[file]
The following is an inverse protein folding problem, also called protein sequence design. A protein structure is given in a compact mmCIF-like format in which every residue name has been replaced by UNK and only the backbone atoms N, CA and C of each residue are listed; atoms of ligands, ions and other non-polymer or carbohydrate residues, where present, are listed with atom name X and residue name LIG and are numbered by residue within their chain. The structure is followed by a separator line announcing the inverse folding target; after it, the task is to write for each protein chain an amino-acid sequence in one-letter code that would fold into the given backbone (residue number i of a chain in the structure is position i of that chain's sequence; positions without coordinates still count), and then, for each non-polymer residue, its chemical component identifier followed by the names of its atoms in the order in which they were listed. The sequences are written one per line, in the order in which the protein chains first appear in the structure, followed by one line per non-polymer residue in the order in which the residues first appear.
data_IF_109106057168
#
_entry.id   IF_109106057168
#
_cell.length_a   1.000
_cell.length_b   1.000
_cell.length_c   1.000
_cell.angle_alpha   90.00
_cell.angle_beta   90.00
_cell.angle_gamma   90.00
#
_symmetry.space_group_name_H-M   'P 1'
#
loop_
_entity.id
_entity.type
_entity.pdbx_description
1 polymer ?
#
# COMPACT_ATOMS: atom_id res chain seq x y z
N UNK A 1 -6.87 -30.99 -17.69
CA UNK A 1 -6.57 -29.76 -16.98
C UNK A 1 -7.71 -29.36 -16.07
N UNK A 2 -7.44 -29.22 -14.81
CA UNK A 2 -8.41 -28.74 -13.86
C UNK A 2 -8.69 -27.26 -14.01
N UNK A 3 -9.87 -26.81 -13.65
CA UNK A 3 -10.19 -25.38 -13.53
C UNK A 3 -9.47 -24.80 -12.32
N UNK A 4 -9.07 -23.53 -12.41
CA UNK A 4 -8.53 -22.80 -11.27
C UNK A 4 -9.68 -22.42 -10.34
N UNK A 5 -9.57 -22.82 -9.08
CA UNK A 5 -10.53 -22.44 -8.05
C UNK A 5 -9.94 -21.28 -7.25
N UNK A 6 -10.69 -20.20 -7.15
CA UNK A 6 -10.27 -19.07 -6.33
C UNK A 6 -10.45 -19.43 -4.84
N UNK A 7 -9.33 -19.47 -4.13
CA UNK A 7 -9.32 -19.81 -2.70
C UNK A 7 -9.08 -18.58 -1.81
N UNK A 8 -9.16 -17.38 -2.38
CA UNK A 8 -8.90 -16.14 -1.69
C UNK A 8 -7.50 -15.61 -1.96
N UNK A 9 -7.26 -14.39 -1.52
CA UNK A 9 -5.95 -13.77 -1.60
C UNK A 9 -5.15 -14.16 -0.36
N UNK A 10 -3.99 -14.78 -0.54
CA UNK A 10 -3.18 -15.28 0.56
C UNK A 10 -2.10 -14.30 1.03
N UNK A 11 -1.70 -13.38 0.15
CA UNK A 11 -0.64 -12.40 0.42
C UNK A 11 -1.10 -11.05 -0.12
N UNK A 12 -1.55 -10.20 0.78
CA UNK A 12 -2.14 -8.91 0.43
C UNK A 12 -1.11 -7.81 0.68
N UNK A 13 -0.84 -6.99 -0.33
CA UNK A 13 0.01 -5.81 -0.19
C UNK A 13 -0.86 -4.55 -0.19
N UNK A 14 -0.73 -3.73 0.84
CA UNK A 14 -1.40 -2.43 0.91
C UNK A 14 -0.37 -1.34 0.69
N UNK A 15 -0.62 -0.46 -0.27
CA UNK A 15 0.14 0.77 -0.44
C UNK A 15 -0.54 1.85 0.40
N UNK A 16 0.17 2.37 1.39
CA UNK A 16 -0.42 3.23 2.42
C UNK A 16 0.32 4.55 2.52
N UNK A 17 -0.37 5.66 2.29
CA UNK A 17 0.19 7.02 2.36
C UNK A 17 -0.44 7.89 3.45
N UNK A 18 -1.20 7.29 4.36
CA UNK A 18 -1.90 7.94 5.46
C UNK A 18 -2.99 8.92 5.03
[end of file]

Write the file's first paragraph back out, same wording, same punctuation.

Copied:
The following is an inverse protein folding problem, also called protein sequence design. A protein structure is given in a compact mmCIF-like format in which every residue name has been replaced by UNK and only the backbone atoms N, CA and C of each residue are listed; atoms of ligands, ions and other non-polymer or carbohydrate residues, where present, are listed with atom name X and residue name LIG and are numbered by residue within their chain. The structure is followed by a separator line announcing the inverse folding target; after it, the task is to write for each protein chain an amino-acid sequence in one-letter code that would fold into the given backbone (residue number i of a chain in the structure is position i of that chain's sequence; positions without coordinates still count), and then, for each non-polymer residue, its chemical component identifier followed by the names of its atoms in the order in which they were listed. The sequences are written one per line, in the order in which the protein chains first appear in the structure, followed by one line per non-polymer residue in the order in which the residues first appear.